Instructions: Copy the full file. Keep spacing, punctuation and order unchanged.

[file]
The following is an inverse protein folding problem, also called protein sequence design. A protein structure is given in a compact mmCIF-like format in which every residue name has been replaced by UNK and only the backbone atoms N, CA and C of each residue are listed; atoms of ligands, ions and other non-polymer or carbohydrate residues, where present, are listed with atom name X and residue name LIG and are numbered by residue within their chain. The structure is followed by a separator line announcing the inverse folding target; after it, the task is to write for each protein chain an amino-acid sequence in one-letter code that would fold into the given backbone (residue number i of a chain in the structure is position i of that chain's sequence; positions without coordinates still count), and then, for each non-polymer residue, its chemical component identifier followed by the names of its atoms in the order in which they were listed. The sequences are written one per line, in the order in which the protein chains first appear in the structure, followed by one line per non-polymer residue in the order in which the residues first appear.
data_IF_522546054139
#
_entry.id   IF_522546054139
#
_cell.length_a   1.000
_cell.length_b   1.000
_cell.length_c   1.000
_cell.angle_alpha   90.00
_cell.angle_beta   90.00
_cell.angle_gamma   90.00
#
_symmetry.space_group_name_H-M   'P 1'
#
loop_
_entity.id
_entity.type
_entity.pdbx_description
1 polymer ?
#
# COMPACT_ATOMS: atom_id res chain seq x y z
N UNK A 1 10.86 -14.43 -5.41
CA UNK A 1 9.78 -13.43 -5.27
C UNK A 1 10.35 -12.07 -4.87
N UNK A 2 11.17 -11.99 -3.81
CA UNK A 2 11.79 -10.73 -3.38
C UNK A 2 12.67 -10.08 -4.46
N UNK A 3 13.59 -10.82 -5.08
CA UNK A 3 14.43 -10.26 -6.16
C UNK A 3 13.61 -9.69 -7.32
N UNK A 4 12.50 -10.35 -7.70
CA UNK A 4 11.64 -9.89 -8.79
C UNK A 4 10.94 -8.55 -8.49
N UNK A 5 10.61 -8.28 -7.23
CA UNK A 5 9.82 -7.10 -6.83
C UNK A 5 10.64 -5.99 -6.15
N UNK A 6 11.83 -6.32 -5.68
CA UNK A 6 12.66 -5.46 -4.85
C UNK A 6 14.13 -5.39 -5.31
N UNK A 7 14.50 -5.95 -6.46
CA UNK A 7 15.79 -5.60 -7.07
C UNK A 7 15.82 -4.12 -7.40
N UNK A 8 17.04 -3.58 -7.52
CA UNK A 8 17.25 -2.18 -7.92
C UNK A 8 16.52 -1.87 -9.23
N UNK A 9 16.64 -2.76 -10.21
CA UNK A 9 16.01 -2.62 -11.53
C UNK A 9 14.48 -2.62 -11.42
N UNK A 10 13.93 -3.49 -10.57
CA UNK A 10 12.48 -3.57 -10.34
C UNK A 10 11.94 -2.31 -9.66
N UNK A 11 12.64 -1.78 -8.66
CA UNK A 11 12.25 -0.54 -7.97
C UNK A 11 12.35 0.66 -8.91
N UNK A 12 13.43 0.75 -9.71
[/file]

The following is an inverse protein folding problem, also called protein sequence design. A protein structure is given in a compact mmCIF-like format in which every residue name has been replaced by UNK and only the backbone atoms N, CA and C of each residue are listed; atoms of ligands, ions and other non-polymer or carbohydrate residues, where present, are listed with atom name X and residue name LIG and are numbered by residue within their chain. The structure is followed by a separator line announcing the inverse folding target; after it, the task is to write for each protein chain an amino-acid sequence in one-letter code that would fold into the given backbone (residue number i of a chain in the structure is position i of that chain's sequence; positions without coordinates still count), and then, for each non-polymer residue, its chemical component identifier followed by the names of its atoms in the order in which they were listed. The sequences are written one per line, in the order in which the protein chains first appear in the structure, followed by one line per non-polymer residue in the order in which the residues first appear.
data_IF_522546054139
#
_entry.id   IF_522546054139
#
_cell.length_a   1.000
_cell.length_b   1.000
_cell.length_c   1.000
_cell.angle_alpha   90.00
_cell.angle_beta   90.00
_cell.angle_gamma   90.00
#
_symmetry.space_group_name_H-M   'P 1'
#
loop_
_entity.id
_entity.type
_entity.pdbx_description
1 polymer ?
#
# COMPACT_ATOMS: atom_id res chain seq x y z
N UNK A 1 10.86 -14.43 -5.41
CA UNK A 1 9.78 -13.43 -5.27
C UNK A 1 10.35 -12.07 -4.87
N UNK A 2 11.17 -11.99 -3.81
CA UNK A 2 11.79 -10.73 -3.38
C UNK A 2 12.67 -10.08 -4.46
N UNK A 3 13.59 -10.82 -5.08
CA UNK A 3 14.43 -10.26 -6.16
C UNK A 3 13.61 -9.69 -7.32
N UNK A 4 12.50 -10.35 -7.70
CA UNK A 4 11.64 -9.89 -8.79
C UNK A 4 10.94 -8.55 -8.49
N UNK A 5 10.61 -8.28 -7.23
CA UNK A 5 9.82 -7.10 -6.83
C UNK A 5 10.64 -5.99 -6.15
N UNK A 6 11.83 -6.32 -5.68
CA UNK A 6 12.66 -5.46 -4.85
C UNK A 6 14.13 -5.39 -5.31
N UNK A 7 14.50 -5.95 -6.46
CA UNK A 7 15.79 -5.60 -7.07
C UNK A 7 15.82 -4.12 -7.40
N UNK A 8 17.04 -3.58 -7.52
CA UNK A 8 17.25 -2.18 -7.92
C UNK A 8 16.52 -1.87 -9.23
N UNK A 9 16.64 -2.76 -10.21
CA UNK A 9 16.01 -2.62 -11.53
C UNK A 9 14.48 -2.62 -11.42
N UNK A 10 13.93 -3.49 -10.57
CA UNK A 10 12.48 -3.57 -10.34
C UNK A 10 11.94 -2.31 -9.66
N UNK A 11 12.64 -1.78 -8.66
CA UNK A 11 12.25 -0.54 -7.97
C UNK A 11 12.35 0.66 -8.91
N UNK A 12 13.43 0.75 -9.71